Now that we've sold the house (we're officially in escrow) and have probably picked out a school for Damian for fall, this is all seeming far more real. And as it does, I find myself missing the photoblog. No, stay with me, this is not a nonsequiteur. Because we're leaving. And we're here now. And what I see now, every day around me, won't be my every-day-around-me for much longer. And I want to capture that, best I can. And what better way?
I've posted a photo essay of the Venice Boardwalk over on my photoblog for your enjoyment. I thought about posting it here, but here is words, there is pictures. So there it is. I plan to update there far more often. Should I post here every time I do? Or only if it's full-on essays like today's? Or not at all? What do you folks think? Let me know!
It's a Jewish tradition to go to the movies on Christmas day. Instead, my mother and I went to the beach Saturday afternoon. It was surprisingly crowded, especially on the pier. But it was a glorious, clear day and it felt wonderful to be there, taking picture after picture. She put some up on her blog, and here are some of mine:
Caught on their way through Beverly Hills. The only snow hereabouts is fake.
My photoblog has been on hiatus since May. It's been a busy (not to mention emotional) summer edging into fall and I have too many projects. In truth I shouldn't even be writing this blog, should certainly not be starting a daily photoblog up again. It's time carved out of an already busy schedule and energy taken from my too chaotic mind.
And yet. The blog gives me a voice, a chance to explore what I think and what I experience in bite sized chunks, a record and a lovely forum for feedback from you who come to read. And I've grown accustomed to all that. I'd miss it. My world would feel smaller. Less connected.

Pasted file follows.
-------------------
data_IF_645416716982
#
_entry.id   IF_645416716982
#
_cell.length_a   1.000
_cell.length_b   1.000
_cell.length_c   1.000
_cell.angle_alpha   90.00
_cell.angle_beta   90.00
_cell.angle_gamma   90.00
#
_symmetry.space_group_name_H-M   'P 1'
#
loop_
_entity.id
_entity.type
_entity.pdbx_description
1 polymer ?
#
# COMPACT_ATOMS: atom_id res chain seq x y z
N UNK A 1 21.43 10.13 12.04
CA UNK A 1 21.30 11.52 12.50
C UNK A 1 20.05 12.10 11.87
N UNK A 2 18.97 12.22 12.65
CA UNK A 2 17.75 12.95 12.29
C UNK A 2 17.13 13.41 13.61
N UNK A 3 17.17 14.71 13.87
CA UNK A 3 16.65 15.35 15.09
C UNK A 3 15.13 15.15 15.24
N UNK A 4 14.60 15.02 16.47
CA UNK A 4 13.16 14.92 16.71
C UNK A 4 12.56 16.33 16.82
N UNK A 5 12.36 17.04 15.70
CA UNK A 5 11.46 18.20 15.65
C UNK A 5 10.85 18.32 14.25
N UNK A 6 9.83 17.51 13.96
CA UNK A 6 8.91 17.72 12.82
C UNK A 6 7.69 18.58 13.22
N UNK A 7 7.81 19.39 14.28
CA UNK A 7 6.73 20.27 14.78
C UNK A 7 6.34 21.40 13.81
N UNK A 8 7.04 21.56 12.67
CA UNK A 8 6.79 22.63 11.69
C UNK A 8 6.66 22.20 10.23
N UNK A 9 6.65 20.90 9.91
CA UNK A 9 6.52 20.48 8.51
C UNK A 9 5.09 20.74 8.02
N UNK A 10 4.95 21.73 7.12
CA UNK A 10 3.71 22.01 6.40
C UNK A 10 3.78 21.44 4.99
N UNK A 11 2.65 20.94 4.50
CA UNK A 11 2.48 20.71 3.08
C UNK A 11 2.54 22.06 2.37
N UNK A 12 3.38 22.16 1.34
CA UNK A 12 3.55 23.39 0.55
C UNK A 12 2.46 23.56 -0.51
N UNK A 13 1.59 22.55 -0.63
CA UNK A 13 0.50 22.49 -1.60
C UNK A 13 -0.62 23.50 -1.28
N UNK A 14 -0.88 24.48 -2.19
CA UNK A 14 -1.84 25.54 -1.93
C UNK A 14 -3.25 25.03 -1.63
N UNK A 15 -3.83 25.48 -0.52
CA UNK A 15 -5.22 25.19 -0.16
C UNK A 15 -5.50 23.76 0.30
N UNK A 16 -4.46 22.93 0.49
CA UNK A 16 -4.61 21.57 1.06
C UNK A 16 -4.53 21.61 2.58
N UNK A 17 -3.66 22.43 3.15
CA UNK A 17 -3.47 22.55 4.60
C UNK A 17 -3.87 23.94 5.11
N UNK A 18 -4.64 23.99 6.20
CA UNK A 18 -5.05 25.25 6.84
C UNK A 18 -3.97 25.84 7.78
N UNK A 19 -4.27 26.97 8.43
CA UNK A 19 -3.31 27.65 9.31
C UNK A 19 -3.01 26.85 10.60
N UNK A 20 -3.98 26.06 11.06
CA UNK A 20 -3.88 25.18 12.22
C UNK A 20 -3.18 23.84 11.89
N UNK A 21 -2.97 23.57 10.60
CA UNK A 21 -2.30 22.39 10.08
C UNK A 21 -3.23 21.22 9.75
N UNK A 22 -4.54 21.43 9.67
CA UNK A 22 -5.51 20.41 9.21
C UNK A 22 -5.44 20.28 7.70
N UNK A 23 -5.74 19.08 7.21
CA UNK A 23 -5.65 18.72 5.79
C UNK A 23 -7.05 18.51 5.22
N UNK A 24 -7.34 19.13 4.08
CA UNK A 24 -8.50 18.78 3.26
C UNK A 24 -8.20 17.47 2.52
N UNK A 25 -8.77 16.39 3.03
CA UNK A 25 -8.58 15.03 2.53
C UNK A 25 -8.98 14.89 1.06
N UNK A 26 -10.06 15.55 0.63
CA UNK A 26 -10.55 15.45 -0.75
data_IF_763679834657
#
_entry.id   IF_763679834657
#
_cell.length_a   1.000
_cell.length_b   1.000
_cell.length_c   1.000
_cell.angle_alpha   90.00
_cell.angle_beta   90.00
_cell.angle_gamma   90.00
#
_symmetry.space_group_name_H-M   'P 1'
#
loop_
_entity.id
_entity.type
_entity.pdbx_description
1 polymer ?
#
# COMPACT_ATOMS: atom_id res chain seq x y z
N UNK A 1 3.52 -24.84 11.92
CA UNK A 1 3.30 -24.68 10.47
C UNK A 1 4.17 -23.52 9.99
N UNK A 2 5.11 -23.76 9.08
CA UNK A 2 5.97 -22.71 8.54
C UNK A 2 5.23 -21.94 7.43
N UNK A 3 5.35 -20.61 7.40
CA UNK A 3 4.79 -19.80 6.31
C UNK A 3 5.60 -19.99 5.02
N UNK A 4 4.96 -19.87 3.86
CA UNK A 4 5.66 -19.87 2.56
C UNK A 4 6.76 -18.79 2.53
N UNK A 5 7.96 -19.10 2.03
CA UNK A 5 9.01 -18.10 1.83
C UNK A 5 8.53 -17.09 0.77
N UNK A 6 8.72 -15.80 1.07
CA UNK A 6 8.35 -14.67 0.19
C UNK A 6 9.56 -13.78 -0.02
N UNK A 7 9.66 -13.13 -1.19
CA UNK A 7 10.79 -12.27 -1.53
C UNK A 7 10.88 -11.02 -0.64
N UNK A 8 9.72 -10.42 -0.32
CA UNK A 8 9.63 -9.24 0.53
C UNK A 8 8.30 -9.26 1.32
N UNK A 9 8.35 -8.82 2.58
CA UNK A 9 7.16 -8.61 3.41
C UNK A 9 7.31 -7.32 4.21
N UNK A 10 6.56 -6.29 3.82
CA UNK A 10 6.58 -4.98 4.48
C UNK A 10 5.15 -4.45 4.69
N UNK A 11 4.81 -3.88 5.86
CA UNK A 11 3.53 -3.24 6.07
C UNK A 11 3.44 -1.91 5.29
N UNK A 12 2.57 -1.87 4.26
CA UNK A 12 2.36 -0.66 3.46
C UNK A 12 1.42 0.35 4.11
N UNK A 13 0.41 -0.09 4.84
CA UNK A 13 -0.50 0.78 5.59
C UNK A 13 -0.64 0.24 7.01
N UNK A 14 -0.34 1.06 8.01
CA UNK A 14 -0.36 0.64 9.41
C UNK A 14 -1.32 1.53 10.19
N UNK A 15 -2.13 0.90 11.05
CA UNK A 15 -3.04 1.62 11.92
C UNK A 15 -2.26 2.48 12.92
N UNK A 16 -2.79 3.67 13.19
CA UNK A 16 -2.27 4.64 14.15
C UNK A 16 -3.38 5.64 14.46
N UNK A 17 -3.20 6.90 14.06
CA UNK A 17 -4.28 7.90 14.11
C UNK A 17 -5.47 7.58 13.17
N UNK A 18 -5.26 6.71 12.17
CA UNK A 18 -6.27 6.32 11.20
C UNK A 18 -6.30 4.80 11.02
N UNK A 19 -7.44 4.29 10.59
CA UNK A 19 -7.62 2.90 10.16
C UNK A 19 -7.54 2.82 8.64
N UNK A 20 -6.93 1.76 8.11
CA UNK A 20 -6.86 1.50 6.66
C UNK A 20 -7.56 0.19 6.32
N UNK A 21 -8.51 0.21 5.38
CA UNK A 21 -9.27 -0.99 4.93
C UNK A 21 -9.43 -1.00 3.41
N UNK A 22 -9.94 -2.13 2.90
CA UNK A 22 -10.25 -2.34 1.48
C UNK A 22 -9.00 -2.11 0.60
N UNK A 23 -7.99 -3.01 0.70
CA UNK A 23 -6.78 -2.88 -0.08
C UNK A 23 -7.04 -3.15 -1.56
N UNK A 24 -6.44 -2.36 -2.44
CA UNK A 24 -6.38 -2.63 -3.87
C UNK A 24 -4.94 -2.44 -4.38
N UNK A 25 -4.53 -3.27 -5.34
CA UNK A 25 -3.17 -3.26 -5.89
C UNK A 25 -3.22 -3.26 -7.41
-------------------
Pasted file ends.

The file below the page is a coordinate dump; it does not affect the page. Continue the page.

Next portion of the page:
The photoblog is different. More lonely in some ways, since I haven't become part of the photo blogger community. But it too serves as a forum, not for what I think but for what I see and so by extension, yes, for what I think. A picture portrait of the world as I live it. Without it I may take pictures that sit on my hard drive or occasionally become prints but lack that gallery-of-images feel I remember from the photoblog. And sometimes words are too much. Pictures are just right.
So I start again. Every day? I don't know. Maybe, maybe not. For now, yes. A picture a day. Sometimes abstract, sometimes personal. My life, my eye, my images.
I've been trying to fully and completely imagine the life of a photographer, what it will be like for that to be me, on the job. Doing it. How to handle a photo shoot, the interaction and the getting-that-image part, mixing the two in just the right measure to elicit emotion on film. Also how to make it fun. And most importantly, how I'll do with it. How the photographs will turn out, whether I can capture something good. Whether I have the chops. What it will be like when I'm not just snapping away at a party or grabbing an interesting shot as I walk down the street, but doing it on command, with full intent.
I love photography, I have for years. But it's a different animal when you're on a shoot and you have to consider f-stops and remember ISOs and be aware of the strengths and weaknesses of your lens at the same time that you're taking in the entire frame and what the background and light are doing for you.